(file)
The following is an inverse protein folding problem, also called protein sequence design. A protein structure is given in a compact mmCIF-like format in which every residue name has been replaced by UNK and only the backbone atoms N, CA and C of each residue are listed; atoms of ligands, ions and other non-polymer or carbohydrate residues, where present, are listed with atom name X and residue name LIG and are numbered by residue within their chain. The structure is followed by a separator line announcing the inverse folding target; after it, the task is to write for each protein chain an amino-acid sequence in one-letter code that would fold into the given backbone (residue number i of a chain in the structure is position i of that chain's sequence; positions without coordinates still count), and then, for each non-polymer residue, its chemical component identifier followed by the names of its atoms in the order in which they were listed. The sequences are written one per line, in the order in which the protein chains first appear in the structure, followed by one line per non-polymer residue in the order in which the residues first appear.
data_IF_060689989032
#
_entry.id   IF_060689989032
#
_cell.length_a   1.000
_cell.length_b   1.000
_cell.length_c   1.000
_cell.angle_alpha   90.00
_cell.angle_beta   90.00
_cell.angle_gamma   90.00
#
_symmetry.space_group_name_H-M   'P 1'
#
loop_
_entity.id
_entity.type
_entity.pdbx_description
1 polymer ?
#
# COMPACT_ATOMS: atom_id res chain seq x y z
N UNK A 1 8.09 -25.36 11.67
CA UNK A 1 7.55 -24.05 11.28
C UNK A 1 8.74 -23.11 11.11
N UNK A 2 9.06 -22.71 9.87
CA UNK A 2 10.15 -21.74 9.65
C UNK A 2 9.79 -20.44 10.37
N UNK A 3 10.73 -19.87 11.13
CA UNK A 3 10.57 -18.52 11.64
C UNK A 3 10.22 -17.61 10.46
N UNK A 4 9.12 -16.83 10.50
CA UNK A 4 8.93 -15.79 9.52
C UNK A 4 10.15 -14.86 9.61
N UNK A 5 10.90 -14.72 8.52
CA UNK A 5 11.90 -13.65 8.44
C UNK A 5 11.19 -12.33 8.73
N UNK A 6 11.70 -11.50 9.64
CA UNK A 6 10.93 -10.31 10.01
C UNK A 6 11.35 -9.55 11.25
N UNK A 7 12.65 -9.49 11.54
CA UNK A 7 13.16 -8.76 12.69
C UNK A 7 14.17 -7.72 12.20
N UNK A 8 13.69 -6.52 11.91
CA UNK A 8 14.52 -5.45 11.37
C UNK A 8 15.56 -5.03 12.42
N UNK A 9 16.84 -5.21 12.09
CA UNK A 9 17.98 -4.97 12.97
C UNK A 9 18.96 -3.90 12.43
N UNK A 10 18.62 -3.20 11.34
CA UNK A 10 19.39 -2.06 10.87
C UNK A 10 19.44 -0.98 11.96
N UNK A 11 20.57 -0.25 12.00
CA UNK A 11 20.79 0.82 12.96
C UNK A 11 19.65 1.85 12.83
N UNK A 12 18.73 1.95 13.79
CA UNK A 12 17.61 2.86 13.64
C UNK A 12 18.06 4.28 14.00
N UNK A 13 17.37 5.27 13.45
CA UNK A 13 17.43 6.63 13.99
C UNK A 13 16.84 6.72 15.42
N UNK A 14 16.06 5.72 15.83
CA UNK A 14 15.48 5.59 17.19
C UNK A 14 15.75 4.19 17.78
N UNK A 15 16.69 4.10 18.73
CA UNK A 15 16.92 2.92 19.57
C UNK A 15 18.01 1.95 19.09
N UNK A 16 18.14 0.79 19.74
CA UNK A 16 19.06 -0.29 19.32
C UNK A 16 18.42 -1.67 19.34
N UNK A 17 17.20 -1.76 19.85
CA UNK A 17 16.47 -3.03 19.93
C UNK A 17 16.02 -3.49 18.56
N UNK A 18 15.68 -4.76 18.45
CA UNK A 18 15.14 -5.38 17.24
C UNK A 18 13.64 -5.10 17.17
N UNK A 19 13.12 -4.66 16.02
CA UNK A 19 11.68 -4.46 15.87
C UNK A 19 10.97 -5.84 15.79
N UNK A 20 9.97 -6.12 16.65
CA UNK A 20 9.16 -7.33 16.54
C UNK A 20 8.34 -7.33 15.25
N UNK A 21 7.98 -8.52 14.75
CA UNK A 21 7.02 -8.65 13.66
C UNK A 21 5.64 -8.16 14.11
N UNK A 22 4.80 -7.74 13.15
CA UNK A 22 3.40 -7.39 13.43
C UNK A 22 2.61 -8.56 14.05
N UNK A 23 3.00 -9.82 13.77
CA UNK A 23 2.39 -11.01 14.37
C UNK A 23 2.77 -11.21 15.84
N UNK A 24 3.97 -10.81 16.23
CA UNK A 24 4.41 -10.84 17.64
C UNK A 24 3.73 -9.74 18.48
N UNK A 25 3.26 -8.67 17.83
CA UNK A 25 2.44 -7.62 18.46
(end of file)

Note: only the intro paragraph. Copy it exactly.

The following is an inverse protein folding problem, also called protein sequence design. A protein structure is given in a compact mmCIF-like format in which every residue name has been replaced by UNK and only the backbone atoms N, CA and C of each residue are listed; atoms of ligands, ions and other non-polymer or carbohydrate residues, where present, are listed with atom name X and residue name LIG and are numbered by residue within their chain. The structure is followed by a separator line announcing the inverse folding target; after it, the task is to write for each protein chain an amino-acid sequence in one-letter code that would fold into the given backbone (residue number i of a chain in the structure is position i of that chain's sequence; positions without coordinates still count), and then, for each non-polymer residue, its chemical component identifier followed by the names of its atoms in the order in which they were listed. The sequences are written one per line, in the order in which the protein chains first appear in the structure, followed by one line per non-polymer residue in the order in which the residues first appear.